FEATURES,  View from the Water

Water temperature and age: are they just numbers?

Open water swimmers it seems are obsessed with water temperature, and with good reason. It makes a big difference to the ease in which you can enter the water, how you feel while swimming, how long you can stay in and how badly you get the shakes afterwards. Other factors come into play, such as the air temperature, wind speed and strength of the sun but water temperature is the one we most readily identify with and record.

But, as swimmers explore their limits, there’s a danger we treat water temperature like some people think of age: as just a number.

On 16 June this year Fergal Somerville became the fourteenth person to swim across the North Channel from Ireland to Scotland. It took him 12 hours and 21 minutes and the water temperature averaged around 10 degrees Celsius.

Ten degrees! It’s easy to say or write. The way it’s written sounds quotidian and normal. It’s just a number.

Only it isn’t. I suspect there are only a handful of people in the world who could withstand those water temperatures for that length of time. The more you learn about Somerville’s swim, the more remarkable it is.

Finding data on how quickly a body cools in water is difficult because of the number of variables but one experiment that looked at cooling rates in cadavers for the purposes of donor-organ preservation found a 70 kg donor equivalent cooled from 37 degrees Celsius (normal body temperature) to 15 degrees within six hours in a cold room at 4 degrees. Another study suggests a body cools two to three times faster in water than in air (faster if the water is moving) because of water’s greater heat conductivity. Wikipedia says immersion in water of 10 degrees can lead to death from hypothermia in as little as one hour. Cold water is not something to treat lightly.

All Somerville had to combat the cold was a pair of trunks, a swimming cap, a thin layer of grease (which was more to prevent chafing than to keep out the cold) and his ability to generate heat through physical work.

Here’s his description of what happened two hours into the swim:

“I started to feel two pressure points in my back; each about the size of an egg. I knew immediately that this was my kidneys getting cold. It is bad news when you can feel your kidneys getting cold. It means that the cold is getting a grip on you. And cold rarely lets go. I had, to this point, ignored the fact that my arms and legs were very cold. I could ignore it no longer.”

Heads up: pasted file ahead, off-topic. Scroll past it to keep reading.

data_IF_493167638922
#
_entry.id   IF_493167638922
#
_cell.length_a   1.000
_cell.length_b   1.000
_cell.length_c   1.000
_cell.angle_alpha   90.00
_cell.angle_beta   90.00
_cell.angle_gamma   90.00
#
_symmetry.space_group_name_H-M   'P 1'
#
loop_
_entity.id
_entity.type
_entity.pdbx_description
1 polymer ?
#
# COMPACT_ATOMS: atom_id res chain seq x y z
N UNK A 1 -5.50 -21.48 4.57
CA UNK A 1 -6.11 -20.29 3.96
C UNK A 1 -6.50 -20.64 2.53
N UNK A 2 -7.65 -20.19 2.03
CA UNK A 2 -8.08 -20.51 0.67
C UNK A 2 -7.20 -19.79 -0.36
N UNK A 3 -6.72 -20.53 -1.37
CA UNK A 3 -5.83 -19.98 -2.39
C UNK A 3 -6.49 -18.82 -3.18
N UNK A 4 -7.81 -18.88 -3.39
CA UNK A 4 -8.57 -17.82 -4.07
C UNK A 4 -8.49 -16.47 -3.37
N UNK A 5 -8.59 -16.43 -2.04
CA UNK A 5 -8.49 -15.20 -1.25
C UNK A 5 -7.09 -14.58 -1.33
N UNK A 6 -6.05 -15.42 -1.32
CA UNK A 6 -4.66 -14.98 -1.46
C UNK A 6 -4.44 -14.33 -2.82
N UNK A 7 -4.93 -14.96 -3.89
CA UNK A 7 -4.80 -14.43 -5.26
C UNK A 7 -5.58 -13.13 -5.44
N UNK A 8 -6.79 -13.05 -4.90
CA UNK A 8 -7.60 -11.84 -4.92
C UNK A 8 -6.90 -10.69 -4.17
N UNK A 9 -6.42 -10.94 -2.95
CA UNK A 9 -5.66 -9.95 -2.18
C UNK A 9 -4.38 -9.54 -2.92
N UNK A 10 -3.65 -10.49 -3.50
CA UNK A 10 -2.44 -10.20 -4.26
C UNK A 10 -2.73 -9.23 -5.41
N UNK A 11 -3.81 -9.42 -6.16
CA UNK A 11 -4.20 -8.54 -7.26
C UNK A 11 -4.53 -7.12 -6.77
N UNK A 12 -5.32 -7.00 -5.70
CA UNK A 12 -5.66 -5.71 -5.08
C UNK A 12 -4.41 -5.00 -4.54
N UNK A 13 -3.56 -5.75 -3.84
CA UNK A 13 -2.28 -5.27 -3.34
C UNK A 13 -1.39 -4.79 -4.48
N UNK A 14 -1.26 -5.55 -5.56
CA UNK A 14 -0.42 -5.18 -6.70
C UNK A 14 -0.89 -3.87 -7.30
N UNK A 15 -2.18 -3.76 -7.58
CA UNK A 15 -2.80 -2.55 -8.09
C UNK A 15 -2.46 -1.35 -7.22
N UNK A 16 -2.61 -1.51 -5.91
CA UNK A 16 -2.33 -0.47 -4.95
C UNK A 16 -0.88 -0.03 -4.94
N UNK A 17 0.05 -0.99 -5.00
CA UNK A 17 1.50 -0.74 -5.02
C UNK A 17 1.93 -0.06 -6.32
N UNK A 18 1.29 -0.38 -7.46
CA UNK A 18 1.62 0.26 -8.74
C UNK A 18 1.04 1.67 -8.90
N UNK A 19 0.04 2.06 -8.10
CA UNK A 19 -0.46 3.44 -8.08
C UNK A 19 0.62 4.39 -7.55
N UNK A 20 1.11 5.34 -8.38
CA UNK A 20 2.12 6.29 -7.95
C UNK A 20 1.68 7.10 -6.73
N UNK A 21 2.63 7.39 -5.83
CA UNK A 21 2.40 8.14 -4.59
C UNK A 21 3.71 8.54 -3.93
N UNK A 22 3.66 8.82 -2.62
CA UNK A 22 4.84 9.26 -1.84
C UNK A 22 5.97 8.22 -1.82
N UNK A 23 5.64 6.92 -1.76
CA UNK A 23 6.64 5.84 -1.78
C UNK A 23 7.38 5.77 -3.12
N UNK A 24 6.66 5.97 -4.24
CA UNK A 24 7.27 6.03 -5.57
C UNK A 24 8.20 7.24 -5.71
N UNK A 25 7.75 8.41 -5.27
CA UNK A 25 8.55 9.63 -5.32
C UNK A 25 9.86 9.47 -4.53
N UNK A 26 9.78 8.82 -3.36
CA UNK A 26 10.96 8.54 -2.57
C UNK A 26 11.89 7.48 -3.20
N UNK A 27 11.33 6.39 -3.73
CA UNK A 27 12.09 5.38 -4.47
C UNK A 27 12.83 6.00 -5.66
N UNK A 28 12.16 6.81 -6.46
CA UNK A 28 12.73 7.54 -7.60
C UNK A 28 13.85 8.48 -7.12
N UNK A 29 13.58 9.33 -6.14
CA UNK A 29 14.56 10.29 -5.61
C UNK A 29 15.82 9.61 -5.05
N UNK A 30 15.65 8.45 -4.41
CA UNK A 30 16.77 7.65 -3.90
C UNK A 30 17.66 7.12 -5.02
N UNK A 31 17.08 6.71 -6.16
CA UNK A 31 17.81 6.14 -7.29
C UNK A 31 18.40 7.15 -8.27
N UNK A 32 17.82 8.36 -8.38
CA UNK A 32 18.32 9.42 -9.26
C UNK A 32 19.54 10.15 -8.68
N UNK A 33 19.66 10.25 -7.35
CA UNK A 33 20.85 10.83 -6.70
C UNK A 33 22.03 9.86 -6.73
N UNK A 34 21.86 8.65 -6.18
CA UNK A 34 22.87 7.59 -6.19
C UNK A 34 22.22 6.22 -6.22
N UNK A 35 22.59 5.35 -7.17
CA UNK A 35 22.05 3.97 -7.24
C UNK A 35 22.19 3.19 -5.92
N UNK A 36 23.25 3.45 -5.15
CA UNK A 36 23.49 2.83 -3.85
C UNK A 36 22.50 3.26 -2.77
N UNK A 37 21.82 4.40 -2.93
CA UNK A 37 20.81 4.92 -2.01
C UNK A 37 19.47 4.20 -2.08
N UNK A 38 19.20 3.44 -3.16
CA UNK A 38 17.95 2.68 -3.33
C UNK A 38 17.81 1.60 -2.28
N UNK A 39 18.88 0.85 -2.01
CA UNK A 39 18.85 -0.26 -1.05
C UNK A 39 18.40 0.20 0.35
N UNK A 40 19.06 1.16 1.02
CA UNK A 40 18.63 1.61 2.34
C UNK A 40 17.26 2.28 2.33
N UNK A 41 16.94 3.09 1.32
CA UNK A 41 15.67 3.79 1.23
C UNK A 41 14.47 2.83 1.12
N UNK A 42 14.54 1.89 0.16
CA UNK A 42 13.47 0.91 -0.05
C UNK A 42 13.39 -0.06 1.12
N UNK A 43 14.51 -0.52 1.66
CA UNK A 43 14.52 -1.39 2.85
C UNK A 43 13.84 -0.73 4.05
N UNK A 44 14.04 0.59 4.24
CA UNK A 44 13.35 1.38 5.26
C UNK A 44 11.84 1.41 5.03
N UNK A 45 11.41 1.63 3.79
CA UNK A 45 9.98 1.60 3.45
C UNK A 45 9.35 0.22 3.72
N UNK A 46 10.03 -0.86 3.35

Fergal Somerville

Fergal Somerville – feeling the pain

Somerville is an experienced cold water swimmer who knows how his body responds. At this point he estimated he had about 30 minutes before he’d succumb to hypothermia and have to be pulled from the water. The only thing he could do was to swim faster and force his muscles to generate more heat. It took about 10 minutes of hard work for the pain in his kidneys to subside but he knew that wasn’t enough and he had to keep on pushing hard, using up valuable reserves of energy.

About seven hours into the swim Somerville began to feel sleepy. He started to swim with his eyes closed for six or seven strokes at a time. He wanted nothing more than to climb onto the boat and snuggle into a warm sleeping bag but again he told himself to speed up and increase his work rate. The water temperature at this point had dropped to 9.1 degrees.

It was a good thing he did. Only after the swim did he appreciate that feeling sleepy was a symptom of hypothermia and his body shutting down. The sleepiness passed as he managed to generate some heat but he had to keep battling exhaustion and cold for another five hours until he touched land in Scotland.

Somerville is a humble man and doesn’t boast loudly of his achievement. Speaking after the swim, however, he said, “I completed the North Channel because of the cold water acclimatisation training I did. I ploughed through a lot of miles in the pool every week and swam in Dublin Bay every weekend through the winter for up to 45 minutes at its lowest temperatures (the coldest for 62 years). I swam an Ice Mile in February in 3.5 degree water. I worry that people will do a Christmas Day dip, think they’re cold water swimmers, take on something challenging without proper preparation and do themselves great harm.”

No, water temperature is definitely not just a number, as the inside story of Somerville’s swim shows. But, at 50 years young, perhaps he also demonstrates that age is.

I created Outdoor Swimmer in 2011 (initially as H2Open Magazine) as an outlet for my passion for swimming outdoors. I've been a swimmer and outdoor swimmer for as long as I remember. Swimming has made a huge difference to my life and I want to share its joys and benefits with as many people as possible. I am also the author of Swim Wild & Free: A Practical Guide to Swimming Outdoors 365 a Year.